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Mimi Matthews, au­thor of The Dog That Bit Napoleon, shares anec­dotes from her his­tory of fa­mous pets Q First off, why did a pug bite Napoleon?

A Jeal­ousy! The pug, named For­tune, was the pam­pered pet of Joséphine de Beauhar­nais. On her wed­ding night with Napoleon, the spoiled — and quite ag­gres­sively pro­tec­tive — lit­tle dog bit the fu­ture em­peror on the leg when he at­tempted to join his new wife in bed. Napoleon would bear the scars from For­tune’s at­tack for the rest of his life. Q What made you de­cide to write a his­tory of pets?

A I’ve been an an­i­mal lover and ad­vo­cate all of my life. I’ve also writ­ten and re­searched ex­ten­sively on 19th-cen­tury his­tory. For my first non­fic­tion book, it seemed only nat­u­ral to com­bine my in­ter­ests. Q How did at­ti­tudes to­wards an­i­mals change dur­ing the 1800s?

A Peo­ple have al­ways been fond of their pets. How­ever, dur­ing the Vic­to­rian era they were be­com­ing much more con­cerned with the sub­ject of an­i­mal wel­fare. This was the pe­riod in his­tory when an­i­mal pro­tec­tion laws were passed, an­i­mal wel­fare groups were formed and var­i­ous res­cue homes were founded. Q Aside from For­tune, who is your favourite an­i­mal in the book?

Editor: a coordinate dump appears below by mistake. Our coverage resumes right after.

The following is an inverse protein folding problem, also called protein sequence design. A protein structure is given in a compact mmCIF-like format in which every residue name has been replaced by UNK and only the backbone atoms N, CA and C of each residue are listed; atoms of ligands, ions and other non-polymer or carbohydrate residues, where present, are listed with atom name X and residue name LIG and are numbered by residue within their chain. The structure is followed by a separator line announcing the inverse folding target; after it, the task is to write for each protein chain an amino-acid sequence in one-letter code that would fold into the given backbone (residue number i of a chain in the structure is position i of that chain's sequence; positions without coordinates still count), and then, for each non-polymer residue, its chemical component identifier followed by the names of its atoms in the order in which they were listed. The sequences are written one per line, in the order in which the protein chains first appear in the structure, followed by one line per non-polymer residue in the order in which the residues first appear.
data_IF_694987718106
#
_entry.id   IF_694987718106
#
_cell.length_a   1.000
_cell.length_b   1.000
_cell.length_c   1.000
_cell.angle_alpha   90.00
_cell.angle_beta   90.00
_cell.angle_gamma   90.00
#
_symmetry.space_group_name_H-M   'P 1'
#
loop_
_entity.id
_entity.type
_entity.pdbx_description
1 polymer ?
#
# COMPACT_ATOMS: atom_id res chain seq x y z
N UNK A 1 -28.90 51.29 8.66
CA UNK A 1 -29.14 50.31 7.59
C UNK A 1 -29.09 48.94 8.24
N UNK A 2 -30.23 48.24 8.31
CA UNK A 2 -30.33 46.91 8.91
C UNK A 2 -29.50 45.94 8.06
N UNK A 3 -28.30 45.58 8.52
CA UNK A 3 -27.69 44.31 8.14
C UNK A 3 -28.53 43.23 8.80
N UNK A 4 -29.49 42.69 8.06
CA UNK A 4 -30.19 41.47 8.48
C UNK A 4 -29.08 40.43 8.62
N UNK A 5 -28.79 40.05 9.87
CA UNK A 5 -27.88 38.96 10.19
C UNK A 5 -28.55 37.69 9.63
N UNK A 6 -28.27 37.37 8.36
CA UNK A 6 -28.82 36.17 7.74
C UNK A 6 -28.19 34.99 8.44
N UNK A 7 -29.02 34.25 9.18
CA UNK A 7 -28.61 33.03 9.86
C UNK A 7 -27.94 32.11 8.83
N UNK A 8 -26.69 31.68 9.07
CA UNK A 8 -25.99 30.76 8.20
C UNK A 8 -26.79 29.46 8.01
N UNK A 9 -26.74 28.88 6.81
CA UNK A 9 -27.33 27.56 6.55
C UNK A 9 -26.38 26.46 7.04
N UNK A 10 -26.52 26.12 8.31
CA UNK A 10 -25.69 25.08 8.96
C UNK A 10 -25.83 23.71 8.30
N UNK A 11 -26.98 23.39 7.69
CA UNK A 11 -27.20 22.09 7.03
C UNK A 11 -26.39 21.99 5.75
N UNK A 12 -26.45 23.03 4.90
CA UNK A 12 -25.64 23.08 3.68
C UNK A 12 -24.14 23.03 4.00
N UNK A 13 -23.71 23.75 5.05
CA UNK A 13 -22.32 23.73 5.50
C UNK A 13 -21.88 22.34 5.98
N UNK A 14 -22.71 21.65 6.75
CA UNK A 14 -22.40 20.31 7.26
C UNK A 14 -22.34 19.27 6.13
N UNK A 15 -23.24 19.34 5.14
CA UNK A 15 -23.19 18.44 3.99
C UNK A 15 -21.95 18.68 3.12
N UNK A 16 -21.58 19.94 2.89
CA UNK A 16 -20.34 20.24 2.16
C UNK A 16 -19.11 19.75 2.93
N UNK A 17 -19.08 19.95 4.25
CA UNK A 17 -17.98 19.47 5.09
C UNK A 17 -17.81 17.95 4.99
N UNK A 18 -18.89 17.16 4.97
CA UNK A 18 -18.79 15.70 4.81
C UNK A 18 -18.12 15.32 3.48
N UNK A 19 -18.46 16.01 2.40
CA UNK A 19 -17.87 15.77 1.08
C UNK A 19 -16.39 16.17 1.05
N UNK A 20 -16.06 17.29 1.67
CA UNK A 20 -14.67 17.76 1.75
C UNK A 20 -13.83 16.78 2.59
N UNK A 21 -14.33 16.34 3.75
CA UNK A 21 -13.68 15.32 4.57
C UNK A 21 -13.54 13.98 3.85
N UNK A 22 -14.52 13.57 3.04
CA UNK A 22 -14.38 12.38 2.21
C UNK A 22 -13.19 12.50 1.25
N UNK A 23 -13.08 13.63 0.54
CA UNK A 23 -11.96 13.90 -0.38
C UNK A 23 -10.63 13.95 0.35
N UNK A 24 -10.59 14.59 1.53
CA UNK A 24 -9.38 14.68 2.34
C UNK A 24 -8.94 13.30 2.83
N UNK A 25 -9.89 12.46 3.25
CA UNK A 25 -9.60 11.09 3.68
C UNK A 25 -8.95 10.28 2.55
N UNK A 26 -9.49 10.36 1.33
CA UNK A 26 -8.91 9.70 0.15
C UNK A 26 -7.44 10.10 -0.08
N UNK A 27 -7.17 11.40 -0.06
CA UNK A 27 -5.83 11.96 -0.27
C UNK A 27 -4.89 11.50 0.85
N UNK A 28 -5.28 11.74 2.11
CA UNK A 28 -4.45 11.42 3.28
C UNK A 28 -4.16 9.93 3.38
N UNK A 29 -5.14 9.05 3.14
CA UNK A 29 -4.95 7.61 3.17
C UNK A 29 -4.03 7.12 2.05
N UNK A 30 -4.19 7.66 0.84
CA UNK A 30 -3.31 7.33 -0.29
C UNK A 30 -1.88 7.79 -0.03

A I would have to say that Prince Al­bert’s grey­hound Eos is my favourite. She was with him from the age of 14 all the way up un­til he mar­ried Queen Vic­to­ria and be­came a fa­ther.

In a let­ter writ­ten af­ter her pass­ing, he calls her a sym­bol “of the best and fairest sec­tion of my life.”

The Pug That Bit Napoleon: An­i­mal Tales of the 18th and 19th Cen­turies is avail­able now for £15 from Pen & Sword.

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